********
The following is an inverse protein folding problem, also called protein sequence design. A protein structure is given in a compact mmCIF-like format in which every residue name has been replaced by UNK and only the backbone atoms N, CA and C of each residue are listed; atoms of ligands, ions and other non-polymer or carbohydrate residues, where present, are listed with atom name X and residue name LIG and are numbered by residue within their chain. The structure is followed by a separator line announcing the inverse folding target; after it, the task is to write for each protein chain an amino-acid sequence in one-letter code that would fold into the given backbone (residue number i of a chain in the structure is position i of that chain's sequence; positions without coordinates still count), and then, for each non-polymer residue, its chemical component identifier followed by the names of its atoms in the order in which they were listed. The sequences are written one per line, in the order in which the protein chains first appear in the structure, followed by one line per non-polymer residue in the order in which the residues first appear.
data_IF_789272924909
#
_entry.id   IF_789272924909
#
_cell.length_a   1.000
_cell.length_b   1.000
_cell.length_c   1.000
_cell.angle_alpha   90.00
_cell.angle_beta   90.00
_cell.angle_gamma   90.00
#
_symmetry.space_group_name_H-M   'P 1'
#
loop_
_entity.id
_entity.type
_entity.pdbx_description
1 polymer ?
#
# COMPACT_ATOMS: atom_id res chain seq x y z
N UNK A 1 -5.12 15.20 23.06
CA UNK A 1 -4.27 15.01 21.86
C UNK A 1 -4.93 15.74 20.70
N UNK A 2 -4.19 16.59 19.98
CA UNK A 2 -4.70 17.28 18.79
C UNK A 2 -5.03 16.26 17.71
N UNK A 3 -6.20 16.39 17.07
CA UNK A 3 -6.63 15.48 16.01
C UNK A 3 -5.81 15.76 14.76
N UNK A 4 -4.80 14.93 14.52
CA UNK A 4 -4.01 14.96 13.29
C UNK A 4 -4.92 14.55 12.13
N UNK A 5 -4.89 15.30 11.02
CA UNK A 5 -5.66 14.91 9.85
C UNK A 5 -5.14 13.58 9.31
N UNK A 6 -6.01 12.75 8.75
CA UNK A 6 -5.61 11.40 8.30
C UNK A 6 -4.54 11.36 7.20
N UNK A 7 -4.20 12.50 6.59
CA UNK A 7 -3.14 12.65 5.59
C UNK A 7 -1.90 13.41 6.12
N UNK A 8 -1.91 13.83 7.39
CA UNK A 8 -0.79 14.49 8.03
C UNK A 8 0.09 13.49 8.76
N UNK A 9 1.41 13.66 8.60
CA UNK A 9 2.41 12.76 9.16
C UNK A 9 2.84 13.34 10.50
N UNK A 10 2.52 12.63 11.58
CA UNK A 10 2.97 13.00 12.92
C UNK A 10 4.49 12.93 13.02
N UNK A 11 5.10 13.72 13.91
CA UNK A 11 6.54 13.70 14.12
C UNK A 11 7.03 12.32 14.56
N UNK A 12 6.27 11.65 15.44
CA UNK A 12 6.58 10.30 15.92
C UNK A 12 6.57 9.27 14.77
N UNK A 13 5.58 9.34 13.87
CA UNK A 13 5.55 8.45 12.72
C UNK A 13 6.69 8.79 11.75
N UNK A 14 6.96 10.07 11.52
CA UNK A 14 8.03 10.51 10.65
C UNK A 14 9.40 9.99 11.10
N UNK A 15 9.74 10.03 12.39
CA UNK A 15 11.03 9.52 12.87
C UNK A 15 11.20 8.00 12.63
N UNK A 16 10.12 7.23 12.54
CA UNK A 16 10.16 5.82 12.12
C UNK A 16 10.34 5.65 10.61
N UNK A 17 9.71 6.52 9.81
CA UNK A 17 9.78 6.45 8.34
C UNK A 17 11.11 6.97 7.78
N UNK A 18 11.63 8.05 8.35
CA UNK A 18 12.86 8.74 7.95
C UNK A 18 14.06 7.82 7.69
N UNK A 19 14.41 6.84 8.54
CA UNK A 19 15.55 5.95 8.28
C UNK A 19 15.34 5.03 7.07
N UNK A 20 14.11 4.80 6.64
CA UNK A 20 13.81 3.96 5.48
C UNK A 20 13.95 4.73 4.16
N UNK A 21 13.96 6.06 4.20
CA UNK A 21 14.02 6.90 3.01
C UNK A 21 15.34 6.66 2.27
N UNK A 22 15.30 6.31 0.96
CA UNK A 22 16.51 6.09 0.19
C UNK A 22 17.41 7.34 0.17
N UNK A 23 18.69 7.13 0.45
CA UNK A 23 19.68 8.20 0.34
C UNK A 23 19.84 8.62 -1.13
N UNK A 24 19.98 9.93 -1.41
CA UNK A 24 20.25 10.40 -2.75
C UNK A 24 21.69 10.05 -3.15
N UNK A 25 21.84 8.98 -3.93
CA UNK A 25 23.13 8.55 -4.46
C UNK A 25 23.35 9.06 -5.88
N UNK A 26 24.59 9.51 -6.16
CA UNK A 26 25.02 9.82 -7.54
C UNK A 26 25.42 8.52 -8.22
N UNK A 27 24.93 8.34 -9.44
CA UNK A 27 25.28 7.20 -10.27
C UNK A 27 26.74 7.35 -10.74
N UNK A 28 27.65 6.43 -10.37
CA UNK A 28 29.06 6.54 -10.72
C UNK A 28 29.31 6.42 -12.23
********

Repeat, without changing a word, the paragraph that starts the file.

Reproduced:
The following is an inverse protein folding problem, also called protein sequence design. A protein structure is given in a compact mmCIF-like format in which every residue name has been replaced by UNK and only the backbone atoms N, CA and C of each residue are listed; atoms of ligands, ions and other non-polymer or carbohydrate residues, where present, are listed with atom name X and residue name LIG and are numbered by residue within their chain. The structure is followed by a separator line announcing the inverse folding target; after it, the task is to write for each protein chain an amino-acid sequence in one-letter code that would fold into the given backbone (residue number i of a chain in the structure is position i of that chain's sequence; positions without coordinates still count), and then, for each non-polymer residue, its chemical component identifier followed by the names of its atoms in the order in which they were listed. The sequences are written one per line, in the order in which the protein chains first appear in the structure, followed by one line per non-polymer residue in the order in which the residues first appear.